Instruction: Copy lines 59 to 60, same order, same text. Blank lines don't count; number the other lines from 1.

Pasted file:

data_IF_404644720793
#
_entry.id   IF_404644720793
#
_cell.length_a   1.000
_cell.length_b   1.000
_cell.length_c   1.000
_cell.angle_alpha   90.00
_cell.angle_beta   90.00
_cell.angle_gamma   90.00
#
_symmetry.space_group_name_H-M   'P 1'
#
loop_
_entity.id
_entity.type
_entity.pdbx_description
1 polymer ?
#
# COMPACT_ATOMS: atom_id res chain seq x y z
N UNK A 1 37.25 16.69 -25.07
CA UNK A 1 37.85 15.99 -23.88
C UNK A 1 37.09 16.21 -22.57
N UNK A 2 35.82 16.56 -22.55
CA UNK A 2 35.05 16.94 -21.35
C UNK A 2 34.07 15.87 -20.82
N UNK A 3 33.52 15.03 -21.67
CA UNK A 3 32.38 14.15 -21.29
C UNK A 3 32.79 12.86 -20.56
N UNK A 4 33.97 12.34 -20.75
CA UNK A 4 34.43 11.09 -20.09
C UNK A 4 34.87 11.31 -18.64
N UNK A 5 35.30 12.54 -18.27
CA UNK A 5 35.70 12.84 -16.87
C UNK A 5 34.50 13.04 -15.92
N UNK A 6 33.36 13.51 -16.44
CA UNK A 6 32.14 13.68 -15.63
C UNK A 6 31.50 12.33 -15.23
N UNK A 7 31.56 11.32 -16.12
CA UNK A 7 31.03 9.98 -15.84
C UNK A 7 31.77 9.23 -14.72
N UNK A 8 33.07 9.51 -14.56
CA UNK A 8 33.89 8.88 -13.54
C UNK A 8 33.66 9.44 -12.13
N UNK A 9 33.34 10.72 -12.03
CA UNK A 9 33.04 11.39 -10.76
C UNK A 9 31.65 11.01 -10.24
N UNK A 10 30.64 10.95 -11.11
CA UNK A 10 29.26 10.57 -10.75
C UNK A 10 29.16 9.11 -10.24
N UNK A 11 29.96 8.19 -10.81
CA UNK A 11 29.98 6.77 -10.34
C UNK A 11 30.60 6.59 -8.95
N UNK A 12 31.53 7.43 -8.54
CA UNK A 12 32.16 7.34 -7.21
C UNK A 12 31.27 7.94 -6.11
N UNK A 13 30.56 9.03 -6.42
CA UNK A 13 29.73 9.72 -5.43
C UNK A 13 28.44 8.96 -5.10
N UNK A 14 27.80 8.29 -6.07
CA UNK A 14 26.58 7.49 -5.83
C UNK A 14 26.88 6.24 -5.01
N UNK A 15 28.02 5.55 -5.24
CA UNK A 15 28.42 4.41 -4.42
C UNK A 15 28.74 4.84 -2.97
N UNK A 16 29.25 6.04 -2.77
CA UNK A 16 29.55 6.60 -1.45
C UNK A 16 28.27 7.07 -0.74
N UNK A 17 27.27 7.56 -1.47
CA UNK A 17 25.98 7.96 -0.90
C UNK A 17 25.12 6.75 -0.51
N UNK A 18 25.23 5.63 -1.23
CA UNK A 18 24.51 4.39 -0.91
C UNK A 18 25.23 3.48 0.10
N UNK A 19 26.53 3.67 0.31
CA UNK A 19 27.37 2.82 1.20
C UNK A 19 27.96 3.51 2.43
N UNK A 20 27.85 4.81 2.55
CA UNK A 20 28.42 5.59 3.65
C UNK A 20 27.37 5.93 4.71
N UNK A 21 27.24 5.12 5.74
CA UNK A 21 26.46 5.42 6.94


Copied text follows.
C UNK A 13 28.44 8.96 -5.10
N UNK A 14 27.80 8.29 -6.07